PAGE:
In April 2020, Dr. Scott Jensen, a Minnesota physician who serves in the Minnesota state Senate, gave television interviews in which he suggested that guidance issued by the Centers for Disease Control and Prevention (CDC) to health care providers on how to properly fill out death certificates for COVID-19 cases could artificially inflate the number of such cases in the U.S.
"The determination of the cause of death is a big deal. It has impact on estate planning, it has impact on future generations," Jensen told host Laura Ingraham. "The idea that we’re going to allow people to massage and game the numbers is a real issue because we're going to undermine the [public's] trust."
On April 3, 2020, the CDC's National Center for Health Statistics issued guidance to physicians, coroners, and medical examiners who fill out death certificates to list COVID-19 as an underlying cause of death in the absence of a test "if the circumstances are compelling within a reasonable degree of certainty."
The guidelines specify:
In cases where a definite diagnosis of COVID–19 cannot be made, but it is suspected or likely (e.g., the circumstances are compelling within a reasonable degree of certainty), it is acceptable to report COVID–19 on a death certificate as 'probable' or 'presumed.' In these instances, certifiers should use their best clinical judgement in determining if a COVID–19 infection was likely. However, please note that testing for COVID–19 should be conducted whenever possible.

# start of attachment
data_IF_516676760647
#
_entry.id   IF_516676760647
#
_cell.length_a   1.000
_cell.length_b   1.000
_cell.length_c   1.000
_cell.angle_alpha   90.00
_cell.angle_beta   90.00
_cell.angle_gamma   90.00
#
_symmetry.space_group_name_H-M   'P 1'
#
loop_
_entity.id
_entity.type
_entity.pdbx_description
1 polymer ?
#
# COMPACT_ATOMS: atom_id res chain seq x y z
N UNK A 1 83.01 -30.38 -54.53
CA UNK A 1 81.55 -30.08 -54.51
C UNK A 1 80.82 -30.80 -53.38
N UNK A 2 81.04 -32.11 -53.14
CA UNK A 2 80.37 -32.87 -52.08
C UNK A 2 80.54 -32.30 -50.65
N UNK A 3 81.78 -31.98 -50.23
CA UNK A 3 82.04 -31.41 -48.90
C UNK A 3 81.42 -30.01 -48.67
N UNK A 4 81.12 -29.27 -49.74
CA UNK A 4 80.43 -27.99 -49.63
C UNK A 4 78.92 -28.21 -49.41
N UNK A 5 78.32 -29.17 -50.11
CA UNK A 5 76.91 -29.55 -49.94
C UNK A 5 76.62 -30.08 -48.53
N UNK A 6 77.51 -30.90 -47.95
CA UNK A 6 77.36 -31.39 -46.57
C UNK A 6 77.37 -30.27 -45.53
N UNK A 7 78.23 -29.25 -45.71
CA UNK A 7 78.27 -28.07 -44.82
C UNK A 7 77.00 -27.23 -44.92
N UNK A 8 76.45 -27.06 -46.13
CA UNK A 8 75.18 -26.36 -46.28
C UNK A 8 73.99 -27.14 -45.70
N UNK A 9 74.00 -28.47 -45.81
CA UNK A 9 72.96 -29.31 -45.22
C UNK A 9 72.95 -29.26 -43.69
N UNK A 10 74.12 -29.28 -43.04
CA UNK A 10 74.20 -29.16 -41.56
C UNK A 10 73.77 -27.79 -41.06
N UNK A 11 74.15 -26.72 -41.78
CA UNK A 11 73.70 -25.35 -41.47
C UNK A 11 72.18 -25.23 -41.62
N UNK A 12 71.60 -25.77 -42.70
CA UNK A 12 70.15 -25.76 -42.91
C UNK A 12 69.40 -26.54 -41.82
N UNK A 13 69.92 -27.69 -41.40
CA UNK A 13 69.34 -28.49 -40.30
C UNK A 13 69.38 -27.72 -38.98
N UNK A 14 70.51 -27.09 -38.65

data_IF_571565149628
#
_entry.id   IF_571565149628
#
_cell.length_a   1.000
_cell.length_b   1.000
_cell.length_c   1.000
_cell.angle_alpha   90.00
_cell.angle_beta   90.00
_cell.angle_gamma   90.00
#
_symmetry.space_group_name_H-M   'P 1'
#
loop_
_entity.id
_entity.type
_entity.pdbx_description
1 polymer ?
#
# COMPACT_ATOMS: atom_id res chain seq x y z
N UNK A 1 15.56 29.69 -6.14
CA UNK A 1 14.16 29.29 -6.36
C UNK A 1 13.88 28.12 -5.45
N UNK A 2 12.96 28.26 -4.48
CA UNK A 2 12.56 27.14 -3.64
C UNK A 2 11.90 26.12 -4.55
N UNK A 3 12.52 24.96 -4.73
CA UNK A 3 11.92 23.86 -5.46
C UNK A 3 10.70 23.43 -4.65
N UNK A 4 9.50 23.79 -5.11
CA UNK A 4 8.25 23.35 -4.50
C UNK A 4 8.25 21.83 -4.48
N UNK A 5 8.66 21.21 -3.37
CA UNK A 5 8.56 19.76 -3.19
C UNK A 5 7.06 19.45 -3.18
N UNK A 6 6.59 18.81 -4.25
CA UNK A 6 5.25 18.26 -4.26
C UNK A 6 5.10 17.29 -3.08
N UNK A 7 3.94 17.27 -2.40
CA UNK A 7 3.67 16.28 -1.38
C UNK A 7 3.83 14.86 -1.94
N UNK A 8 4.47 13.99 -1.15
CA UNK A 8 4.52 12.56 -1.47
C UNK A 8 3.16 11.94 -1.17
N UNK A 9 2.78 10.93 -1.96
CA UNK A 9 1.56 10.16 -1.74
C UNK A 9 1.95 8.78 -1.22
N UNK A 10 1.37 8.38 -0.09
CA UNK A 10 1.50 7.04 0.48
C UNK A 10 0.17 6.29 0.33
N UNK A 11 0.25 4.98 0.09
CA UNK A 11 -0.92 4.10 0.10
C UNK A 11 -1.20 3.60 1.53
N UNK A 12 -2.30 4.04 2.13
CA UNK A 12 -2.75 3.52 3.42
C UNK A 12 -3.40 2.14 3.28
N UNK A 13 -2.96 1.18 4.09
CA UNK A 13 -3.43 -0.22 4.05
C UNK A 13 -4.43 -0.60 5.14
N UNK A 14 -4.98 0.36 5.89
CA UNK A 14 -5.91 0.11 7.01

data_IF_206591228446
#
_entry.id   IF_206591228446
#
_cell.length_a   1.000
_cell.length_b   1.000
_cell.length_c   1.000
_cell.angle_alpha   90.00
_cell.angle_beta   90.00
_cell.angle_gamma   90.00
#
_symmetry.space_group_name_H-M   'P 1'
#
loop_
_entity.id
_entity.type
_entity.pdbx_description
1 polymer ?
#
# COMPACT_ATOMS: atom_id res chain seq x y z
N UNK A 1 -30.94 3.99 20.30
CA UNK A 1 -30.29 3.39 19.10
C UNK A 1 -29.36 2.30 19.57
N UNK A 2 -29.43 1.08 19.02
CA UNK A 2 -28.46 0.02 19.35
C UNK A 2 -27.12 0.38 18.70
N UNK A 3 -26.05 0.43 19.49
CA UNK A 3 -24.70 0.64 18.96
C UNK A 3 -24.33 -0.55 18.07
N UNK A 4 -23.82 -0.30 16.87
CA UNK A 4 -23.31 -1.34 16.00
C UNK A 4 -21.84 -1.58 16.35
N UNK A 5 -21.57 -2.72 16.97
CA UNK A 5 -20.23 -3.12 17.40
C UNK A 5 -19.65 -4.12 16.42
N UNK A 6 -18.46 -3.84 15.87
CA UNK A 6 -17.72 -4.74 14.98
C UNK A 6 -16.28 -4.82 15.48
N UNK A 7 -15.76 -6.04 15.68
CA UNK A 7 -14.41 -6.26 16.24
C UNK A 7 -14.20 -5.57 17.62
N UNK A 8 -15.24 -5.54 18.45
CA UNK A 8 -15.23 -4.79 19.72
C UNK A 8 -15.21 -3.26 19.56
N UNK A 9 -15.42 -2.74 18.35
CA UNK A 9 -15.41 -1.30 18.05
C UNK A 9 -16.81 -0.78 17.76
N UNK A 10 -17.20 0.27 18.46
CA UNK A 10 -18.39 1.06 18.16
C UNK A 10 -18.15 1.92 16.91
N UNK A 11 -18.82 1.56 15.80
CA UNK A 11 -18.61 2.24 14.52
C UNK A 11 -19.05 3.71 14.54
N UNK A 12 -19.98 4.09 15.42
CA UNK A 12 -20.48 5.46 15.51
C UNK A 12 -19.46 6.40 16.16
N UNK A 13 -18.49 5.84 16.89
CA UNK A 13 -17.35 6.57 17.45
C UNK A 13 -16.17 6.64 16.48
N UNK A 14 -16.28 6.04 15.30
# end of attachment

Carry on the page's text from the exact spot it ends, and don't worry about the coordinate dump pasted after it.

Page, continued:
Jensen's commentary contributed to a narrative promoted by right-leaning media outlets that the ongoing COVID-19 coronavirus disease pandemic is not as deadly or serious as reported, and that social-distancing measures implemented to control its spread are unwarranted. "HUGE! MN Senator and Dr. Reveals HHS Document Coaching Him on How to Overcount COVID-19 Cases," read one headline from the conspiracy site The Gateway Pundit.
Experts, however, agree that COVID-19 cases in the U.S. are being undercounted, not overcounted, due to the lack of available diagnostic tests.
"I don’t think in any case are we over-estimating the deaths due to COVID-19. I think most likely we’re underestimating and in some cases we may be underestimating by a lot," Bob Anderson, who heads the mortality statistics branch at the CDC's National Center for Health Statistics, told us by phone. Anderson noted that medical examiners' offices in the hard-hit state of New York are overwhelmed, and that the state has had an increase in unattended deaths in which COVID-19 was a likely factor, but no tests were available to confirm.
"We’re not asking [health care providers] to write [COVID-19] down for everyone who was possibly exposed. We're asking only if the patient showed symptoms, and they're reasonably certain" the patient had the disease, Anderson told us. "When the evidence tells you that COVID-19 was the likely cause of death then you should report it as the likely cause of death, whether you have a lab test or not. And medical examiners, physicians, and coroners are trained to make these determinations."
As of this writing, the U.S. had more than 700,000 COVID-19 cases, with the death count nearing 40,000. Our attempts to reach Scott Jensen for comment were unsuccessful.